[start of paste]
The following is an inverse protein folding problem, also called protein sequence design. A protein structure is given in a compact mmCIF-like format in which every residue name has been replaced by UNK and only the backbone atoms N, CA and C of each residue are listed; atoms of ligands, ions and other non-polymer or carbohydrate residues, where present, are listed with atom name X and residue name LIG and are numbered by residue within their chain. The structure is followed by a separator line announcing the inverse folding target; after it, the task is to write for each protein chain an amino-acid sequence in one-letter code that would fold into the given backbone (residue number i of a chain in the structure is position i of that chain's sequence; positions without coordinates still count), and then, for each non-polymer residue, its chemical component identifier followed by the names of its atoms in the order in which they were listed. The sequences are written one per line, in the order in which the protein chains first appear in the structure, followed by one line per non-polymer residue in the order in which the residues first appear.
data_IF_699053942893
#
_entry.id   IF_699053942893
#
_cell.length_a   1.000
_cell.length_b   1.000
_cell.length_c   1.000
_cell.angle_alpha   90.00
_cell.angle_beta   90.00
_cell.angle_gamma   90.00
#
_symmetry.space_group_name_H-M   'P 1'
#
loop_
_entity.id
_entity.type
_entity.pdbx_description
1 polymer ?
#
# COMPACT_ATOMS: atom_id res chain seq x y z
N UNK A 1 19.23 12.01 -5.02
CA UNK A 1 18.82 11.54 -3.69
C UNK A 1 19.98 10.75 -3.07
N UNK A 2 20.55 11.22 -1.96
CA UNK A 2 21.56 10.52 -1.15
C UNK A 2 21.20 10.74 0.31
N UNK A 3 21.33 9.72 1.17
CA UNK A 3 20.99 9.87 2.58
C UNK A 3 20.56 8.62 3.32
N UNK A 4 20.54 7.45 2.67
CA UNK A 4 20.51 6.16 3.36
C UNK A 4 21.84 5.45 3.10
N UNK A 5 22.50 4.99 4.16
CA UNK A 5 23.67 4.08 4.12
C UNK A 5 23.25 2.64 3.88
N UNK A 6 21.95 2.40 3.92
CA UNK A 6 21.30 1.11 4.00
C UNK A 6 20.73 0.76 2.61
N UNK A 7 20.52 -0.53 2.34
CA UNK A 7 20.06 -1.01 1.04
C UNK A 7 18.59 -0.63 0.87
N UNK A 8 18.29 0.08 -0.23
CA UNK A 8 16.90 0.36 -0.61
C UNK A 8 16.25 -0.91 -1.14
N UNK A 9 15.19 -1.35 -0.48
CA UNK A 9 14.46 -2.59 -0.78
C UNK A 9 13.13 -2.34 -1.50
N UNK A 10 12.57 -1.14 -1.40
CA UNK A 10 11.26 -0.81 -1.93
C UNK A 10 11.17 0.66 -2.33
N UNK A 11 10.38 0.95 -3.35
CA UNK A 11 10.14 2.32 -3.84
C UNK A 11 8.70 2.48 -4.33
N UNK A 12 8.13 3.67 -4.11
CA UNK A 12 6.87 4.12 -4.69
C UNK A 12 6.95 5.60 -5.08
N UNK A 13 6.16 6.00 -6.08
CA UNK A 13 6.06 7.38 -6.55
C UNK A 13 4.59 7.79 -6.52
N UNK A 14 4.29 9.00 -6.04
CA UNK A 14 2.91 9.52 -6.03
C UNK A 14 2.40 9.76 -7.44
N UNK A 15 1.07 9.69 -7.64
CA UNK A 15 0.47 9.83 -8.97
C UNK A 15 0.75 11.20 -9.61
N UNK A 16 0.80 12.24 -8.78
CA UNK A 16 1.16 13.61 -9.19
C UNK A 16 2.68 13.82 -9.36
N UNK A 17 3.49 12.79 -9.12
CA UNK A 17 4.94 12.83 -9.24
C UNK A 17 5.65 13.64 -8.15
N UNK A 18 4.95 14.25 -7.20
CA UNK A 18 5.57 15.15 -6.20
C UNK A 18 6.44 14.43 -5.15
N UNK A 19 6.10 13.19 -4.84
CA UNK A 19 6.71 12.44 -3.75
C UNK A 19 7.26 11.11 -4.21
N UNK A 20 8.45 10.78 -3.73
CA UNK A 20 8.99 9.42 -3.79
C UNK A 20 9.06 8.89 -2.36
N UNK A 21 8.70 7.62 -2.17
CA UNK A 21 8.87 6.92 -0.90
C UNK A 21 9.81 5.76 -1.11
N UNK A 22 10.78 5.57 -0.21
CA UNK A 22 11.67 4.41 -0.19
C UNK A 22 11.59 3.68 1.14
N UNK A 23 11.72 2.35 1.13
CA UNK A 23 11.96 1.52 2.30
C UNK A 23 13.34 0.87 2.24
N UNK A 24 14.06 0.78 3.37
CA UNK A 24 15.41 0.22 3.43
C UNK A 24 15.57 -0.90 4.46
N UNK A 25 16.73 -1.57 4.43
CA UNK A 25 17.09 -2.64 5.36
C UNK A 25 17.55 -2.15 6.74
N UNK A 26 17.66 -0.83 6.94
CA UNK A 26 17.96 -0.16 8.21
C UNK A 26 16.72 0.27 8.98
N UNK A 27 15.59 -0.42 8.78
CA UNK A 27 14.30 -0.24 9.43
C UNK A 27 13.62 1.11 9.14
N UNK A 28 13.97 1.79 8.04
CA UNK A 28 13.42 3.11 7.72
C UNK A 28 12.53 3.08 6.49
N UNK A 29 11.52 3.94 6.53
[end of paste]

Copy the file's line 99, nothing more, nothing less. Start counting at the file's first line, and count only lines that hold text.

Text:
C UNK A 26 16.72 0.27 8.98